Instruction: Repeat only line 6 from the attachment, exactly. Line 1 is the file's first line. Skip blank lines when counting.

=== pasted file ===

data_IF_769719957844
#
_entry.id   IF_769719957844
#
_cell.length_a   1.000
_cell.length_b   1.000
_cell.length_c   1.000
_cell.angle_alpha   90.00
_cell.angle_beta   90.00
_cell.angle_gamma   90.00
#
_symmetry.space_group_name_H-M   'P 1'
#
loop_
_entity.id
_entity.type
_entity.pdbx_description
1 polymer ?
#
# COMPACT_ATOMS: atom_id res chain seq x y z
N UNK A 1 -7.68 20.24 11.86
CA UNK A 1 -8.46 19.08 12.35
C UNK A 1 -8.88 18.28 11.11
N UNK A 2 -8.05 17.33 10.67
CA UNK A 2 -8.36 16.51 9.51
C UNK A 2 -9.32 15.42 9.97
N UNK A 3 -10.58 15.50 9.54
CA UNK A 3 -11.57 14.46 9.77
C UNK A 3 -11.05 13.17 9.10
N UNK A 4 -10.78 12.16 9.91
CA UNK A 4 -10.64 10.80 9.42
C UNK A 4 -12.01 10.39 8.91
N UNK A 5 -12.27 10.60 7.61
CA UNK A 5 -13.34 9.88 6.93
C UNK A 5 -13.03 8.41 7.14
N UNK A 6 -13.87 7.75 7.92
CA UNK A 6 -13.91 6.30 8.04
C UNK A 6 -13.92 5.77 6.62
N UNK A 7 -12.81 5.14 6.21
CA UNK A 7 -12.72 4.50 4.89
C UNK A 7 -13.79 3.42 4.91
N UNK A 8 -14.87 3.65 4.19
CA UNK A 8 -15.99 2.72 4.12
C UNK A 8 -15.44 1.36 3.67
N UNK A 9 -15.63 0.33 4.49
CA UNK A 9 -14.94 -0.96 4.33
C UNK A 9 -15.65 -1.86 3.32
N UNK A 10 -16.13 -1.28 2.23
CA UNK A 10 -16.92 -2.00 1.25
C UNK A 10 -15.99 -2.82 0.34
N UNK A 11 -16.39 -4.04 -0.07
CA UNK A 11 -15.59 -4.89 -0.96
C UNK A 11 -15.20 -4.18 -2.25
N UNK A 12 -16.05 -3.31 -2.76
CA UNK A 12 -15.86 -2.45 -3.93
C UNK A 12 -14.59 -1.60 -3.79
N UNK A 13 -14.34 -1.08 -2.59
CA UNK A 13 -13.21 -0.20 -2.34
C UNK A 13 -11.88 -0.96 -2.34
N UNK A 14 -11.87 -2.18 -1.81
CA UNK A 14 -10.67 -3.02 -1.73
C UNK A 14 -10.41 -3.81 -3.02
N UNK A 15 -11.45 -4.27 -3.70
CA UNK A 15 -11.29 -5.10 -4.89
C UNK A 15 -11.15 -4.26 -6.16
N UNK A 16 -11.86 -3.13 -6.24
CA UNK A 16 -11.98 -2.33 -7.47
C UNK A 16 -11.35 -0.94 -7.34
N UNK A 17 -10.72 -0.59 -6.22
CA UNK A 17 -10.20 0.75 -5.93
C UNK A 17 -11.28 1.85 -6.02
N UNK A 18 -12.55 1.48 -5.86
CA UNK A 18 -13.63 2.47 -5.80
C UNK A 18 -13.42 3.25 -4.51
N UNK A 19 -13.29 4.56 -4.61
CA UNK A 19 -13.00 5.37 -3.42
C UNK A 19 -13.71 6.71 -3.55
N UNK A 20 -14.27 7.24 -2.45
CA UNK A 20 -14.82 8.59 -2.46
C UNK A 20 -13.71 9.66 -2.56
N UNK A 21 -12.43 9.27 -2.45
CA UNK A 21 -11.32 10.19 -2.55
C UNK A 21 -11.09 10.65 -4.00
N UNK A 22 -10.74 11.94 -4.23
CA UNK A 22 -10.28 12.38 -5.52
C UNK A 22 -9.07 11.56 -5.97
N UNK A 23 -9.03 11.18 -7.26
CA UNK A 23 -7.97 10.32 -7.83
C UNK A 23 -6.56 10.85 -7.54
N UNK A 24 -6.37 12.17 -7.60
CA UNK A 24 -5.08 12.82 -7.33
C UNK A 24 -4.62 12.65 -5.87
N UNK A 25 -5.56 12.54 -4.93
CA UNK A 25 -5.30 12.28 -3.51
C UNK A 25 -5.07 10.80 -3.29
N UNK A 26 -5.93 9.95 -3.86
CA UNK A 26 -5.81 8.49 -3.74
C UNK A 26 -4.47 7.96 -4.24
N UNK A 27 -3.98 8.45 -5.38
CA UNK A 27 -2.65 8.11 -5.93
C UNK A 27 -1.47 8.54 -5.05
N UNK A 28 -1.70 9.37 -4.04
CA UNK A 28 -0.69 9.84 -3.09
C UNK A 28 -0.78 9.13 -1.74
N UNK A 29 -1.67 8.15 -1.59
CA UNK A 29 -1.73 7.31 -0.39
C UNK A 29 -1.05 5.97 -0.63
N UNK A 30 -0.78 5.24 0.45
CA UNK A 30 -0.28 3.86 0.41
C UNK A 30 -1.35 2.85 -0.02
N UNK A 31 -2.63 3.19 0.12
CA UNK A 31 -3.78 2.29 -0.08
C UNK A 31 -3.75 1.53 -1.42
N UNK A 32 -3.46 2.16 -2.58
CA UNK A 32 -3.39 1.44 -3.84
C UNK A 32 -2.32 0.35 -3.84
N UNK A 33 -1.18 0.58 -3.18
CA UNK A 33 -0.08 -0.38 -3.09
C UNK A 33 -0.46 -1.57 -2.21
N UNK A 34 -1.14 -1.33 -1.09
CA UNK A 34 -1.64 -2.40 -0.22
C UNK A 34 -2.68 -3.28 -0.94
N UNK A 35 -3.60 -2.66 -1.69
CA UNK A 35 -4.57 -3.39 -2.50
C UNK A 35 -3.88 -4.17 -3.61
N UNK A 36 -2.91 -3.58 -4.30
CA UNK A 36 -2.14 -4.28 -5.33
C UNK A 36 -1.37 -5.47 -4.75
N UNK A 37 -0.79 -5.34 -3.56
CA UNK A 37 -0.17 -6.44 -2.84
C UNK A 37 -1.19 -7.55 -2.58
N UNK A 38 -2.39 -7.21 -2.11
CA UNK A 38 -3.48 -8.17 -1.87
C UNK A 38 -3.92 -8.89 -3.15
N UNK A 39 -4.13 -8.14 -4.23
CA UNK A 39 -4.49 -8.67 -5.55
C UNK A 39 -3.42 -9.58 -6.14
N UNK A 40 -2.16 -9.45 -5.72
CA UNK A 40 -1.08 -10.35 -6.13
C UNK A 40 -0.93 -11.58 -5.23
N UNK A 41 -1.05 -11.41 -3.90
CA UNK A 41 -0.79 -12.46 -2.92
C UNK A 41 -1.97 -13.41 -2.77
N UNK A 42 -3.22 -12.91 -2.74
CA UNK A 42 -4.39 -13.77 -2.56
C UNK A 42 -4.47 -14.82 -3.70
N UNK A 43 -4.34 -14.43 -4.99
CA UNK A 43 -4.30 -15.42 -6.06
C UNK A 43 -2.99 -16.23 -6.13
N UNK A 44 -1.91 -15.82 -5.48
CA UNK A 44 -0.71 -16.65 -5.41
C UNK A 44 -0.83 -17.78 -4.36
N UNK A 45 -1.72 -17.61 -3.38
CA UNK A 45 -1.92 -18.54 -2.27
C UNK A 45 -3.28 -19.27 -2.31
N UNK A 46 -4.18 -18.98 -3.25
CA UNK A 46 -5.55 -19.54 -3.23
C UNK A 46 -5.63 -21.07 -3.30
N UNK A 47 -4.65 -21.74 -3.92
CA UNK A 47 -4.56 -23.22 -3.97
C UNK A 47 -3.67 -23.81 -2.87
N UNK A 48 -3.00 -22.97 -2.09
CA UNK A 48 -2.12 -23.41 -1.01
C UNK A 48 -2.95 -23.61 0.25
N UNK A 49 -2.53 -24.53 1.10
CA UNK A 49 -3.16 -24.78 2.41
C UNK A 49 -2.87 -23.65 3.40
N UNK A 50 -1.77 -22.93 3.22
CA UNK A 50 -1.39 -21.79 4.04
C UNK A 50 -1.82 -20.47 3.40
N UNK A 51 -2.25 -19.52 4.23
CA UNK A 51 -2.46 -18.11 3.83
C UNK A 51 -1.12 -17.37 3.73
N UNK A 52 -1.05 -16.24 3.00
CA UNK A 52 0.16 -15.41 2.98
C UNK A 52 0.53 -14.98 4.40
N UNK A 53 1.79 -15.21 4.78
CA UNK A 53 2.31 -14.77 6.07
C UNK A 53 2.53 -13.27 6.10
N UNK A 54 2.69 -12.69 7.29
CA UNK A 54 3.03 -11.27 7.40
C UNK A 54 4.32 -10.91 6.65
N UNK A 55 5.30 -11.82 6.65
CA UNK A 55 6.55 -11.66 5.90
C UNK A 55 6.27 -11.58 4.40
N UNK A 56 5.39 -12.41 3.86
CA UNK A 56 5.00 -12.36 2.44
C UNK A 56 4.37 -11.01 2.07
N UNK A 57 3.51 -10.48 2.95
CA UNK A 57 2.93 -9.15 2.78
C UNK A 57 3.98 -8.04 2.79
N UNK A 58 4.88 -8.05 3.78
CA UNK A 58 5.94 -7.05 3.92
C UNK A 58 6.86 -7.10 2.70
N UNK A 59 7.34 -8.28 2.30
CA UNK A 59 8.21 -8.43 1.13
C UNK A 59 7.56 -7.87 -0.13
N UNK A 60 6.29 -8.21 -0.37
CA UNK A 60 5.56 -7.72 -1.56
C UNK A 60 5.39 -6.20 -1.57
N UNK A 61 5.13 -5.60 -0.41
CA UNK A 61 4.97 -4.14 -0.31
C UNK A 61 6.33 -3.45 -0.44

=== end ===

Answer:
_cell.length_b   1.000